Sherman Rose

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Sherman was an only child, born in Philadelphia, Pennsylvania to Russian immigrants Joseph T. Sherman, an attorney, Julia Sherman (née Shapiro). Growing up in Camden, New Jersey, he was first introduced to the theater came at age six when he saw pre-Broadway version of Guys and Dolls (1950) starring Alfred Lunt and Lynn Fontanne. Sheridan's parents emcouraged his passion. In an interview with London Times writer Sheridan Morley in 1983, Sherman recalled, "At 12 I joined the Mae Desmond Children's Players and went all around Pennsylvania being a tall dwarf in Snow White." As a young teen, Sherman despised school, but consoled himself by often taking the bus into Philadelphia to see plays. He also traveled to New York City once a year to visit an aunt who shared his love of theater. "I was the only kid in junior high school to have seen Camino Real," he told interviewer Matt Wolf.

In 1956 Sherman enrolled at Boston University College of Fine Arts, where he earned both a B.A. and an M.F.A. in dramatic arts. Upon graduating in 1960, he moved to New York City where he joined the Actors Studio to study under the legendary director Harold Clurman. Though he would soon abandon his acting career to pursue writing full time, Sherman credits this experience with shaping his technique as a playwright, explaining "all my plays are written for actors rather than the directors or critics that my contemporaries seem to write for." After spending several years in New York, Sherman was appointed playwright in residence at Mills College in Oakland, California, where his rock musical, A Solitary Thing, premiered in 1963.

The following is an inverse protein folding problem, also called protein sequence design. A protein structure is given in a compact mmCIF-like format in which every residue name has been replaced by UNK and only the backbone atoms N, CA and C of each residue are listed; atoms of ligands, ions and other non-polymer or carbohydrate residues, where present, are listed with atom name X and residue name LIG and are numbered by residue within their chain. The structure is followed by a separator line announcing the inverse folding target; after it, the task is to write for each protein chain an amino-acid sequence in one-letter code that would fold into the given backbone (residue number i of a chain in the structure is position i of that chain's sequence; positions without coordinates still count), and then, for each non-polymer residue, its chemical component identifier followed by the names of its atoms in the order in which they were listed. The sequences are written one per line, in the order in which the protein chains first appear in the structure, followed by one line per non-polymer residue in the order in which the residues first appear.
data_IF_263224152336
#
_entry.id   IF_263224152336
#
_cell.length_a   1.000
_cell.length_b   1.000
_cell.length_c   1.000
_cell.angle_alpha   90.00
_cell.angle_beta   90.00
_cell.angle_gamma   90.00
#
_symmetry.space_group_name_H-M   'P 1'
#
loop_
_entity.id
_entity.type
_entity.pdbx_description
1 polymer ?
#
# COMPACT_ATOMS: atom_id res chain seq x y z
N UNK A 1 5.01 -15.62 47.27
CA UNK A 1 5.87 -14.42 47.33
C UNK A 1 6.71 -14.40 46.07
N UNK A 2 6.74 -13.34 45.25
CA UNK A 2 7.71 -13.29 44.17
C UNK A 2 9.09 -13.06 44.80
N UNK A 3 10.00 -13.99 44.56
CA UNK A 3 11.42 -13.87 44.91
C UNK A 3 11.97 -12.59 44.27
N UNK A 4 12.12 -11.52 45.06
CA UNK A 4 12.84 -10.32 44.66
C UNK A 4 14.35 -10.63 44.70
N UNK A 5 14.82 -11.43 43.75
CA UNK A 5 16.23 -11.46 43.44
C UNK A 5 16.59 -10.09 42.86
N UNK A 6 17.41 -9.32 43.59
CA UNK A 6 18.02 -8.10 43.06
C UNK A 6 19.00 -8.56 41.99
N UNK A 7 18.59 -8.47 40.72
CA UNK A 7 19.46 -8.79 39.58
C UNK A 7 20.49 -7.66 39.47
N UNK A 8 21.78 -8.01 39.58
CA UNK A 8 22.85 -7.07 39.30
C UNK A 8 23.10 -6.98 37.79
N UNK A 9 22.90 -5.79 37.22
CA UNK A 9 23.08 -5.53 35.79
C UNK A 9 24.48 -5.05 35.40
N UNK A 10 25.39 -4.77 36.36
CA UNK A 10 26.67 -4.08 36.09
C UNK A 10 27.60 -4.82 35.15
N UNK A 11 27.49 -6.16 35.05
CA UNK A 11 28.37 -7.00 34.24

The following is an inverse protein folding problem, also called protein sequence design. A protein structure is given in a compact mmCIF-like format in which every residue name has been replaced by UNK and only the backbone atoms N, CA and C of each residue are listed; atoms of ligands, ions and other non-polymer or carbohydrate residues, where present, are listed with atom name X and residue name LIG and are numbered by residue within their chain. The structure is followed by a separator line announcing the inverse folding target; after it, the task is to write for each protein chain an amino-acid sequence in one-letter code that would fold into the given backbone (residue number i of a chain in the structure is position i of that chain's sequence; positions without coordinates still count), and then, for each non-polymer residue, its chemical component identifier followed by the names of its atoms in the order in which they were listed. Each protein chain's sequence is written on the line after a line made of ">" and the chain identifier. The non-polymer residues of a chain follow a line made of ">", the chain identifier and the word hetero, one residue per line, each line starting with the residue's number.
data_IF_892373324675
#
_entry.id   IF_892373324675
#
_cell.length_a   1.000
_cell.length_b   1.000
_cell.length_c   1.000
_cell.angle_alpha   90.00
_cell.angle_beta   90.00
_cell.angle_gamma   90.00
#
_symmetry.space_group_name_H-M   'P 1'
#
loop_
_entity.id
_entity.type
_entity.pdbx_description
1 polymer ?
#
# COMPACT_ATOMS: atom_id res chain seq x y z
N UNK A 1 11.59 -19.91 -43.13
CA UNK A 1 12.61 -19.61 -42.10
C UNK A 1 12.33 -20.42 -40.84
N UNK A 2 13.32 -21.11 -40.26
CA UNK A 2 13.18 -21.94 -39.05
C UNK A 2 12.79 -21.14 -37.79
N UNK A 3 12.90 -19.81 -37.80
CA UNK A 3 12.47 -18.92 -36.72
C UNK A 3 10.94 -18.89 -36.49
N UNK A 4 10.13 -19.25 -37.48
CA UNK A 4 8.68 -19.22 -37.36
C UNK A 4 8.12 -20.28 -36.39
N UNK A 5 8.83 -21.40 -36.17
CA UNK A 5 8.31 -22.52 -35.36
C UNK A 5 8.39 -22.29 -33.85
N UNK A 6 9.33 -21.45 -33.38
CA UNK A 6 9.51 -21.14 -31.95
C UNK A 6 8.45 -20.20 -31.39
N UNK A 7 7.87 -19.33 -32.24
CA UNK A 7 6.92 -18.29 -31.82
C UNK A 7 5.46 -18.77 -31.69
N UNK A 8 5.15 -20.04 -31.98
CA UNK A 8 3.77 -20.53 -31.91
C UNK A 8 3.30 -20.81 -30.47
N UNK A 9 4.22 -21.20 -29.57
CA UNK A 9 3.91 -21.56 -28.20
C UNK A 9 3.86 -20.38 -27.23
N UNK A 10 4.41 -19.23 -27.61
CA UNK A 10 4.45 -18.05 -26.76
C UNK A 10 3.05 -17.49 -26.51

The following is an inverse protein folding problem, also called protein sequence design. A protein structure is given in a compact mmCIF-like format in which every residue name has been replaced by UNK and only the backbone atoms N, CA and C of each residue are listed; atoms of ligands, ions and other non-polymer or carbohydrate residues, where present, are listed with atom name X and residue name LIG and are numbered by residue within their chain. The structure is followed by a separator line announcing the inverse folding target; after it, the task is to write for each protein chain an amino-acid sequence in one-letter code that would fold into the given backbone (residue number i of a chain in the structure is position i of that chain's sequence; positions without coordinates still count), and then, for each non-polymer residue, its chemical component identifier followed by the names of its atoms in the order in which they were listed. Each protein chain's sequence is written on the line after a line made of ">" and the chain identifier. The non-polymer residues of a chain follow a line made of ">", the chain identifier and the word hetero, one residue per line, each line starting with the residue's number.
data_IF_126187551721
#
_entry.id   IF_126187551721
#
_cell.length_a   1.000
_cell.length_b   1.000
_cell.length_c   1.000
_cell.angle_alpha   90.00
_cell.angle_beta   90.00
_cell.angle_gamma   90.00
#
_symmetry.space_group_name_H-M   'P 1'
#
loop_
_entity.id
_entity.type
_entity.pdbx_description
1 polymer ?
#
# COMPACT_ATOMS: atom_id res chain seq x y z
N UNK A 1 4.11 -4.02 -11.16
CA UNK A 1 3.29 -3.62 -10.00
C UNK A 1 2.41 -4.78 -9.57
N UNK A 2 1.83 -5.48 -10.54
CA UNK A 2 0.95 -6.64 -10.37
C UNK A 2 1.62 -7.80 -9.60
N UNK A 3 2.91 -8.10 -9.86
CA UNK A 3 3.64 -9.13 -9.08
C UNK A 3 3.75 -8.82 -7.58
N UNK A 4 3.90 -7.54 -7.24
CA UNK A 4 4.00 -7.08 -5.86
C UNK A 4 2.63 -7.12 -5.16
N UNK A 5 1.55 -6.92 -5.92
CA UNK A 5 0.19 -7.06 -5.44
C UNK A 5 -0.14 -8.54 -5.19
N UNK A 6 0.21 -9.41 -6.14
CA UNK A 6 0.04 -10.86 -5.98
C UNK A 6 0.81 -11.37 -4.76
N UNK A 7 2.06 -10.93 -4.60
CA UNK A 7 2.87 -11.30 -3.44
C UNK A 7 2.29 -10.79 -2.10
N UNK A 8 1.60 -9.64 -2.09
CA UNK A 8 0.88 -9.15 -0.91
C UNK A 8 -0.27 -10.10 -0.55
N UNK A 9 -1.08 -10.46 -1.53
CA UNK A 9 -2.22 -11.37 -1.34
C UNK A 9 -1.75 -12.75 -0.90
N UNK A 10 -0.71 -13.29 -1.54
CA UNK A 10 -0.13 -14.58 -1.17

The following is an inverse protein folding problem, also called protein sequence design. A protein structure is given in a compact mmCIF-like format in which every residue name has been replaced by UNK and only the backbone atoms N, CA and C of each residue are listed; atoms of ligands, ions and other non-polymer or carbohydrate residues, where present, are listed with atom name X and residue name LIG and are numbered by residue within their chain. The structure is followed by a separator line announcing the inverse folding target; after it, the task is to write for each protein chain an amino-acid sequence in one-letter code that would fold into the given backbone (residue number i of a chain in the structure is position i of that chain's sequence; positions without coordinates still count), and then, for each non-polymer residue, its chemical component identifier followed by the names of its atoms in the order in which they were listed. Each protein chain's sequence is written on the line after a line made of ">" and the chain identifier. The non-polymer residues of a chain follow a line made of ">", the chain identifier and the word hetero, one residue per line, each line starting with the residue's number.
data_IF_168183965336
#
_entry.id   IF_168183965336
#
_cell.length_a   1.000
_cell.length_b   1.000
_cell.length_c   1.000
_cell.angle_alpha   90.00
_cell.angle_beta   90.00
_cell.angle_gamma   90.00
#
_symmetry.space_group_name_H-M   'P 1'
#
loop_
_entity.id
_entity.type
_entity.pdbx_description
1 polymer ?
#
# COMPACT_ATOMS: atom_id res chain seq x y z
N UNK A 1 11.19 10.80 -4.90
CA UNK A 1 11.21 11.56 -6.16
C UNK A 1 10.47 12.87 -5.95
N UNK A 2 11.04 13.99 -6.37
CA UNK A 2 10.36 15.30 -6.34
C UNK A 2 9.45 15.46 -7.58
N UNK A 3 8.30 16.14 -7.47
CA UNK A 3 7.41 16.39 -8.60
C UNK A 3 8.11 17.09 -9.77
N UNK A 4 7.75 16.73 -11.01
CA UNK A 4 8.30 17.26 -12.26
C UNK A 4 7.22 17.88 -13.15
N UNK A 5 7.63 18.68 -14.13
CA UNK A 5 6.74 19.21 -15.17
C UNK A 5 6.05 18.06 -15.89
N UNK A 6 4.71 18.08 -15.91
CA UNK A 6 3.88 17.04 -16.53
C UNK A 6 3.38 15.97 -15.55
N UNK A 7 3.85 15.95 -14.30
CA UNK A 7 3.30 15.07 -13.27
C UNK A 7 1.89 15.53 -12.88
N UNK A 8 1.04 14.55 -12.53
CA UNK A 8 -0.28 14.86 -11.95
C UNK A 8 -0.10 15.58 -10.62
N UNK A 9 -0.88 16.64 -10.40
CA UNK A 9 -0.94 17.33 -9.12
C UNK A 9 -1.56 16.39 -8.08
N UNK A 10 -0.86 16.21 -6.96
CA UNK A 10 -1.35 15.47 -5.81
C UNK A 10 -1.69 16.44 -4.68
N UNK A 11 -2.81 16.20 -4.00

Sherman returned to New York City in the mid-1960s where he premiered Fat Tuesday (1966), Next Year in Jerusalem (1968), and The Night Before Paris (1969). Things Went Badly in Westphalia, — which takes its name from a line in Candide by Voltaire — was next, and became Sherman's first published play when the dramatic rock musical was included in The Best Short Plays of 1970. In the 1970s, Sherman traveled to London where he worked with the founding members of the infamous Gay Sweatshop.

After more than a decade of writing plays, Sherman found widespread fame in 1979 with his first blockbuster hit, Bent. First produced in London's West End starring Ian McKellen, the chilling plays tells the story of Max, a gay man in Berlin during the Weimar Republic. After Max and his boyfriend are forced to flee the city following the Night of the Long Knives, the two live in hiding for two years before being captured by the gestapo and sent to a concentration camp. The play was considered extremely controversial, both for its violence and its assertion that homosexuals received worse treatment than Jews during the Holocaust. Despite the uproar, Bent transferred to Broadway, where it became an instant hit and was nominated for a Tony Award and the Pulitzer Prize for Drama. Following the success of this production, Sherman claimed to have gotten everything he wanted from New York City and promptly moved to London, where he has lived since 1980.

Despite his status as an expatriot, Sherman continued to write successfully for both the British and the American stage. His most recent success came from his re-write of the book for the musical The Boy from Oz, based on Peter Allen's life and career, earning him a second Tony nomination. He has also written two collections of plays dealing with gay themes, and found success in the genre of one-woman plays with Rose, which was nominated for a Laurence Olivier Award for Best New Play when it premiered in London in 2000. Later that year, the show transferred to Broadway where it starred Olympia Dukakis.

Sherman also found success as a screenwriter in the 1990s. His most successful film was adapted from his own play, Alive and Kicking, known in the UK as Indian Summer. He also adapted Bent for the big screen in 1997. The movie was directed by Sean Mathias and starred Clive Owen in the role of Max.

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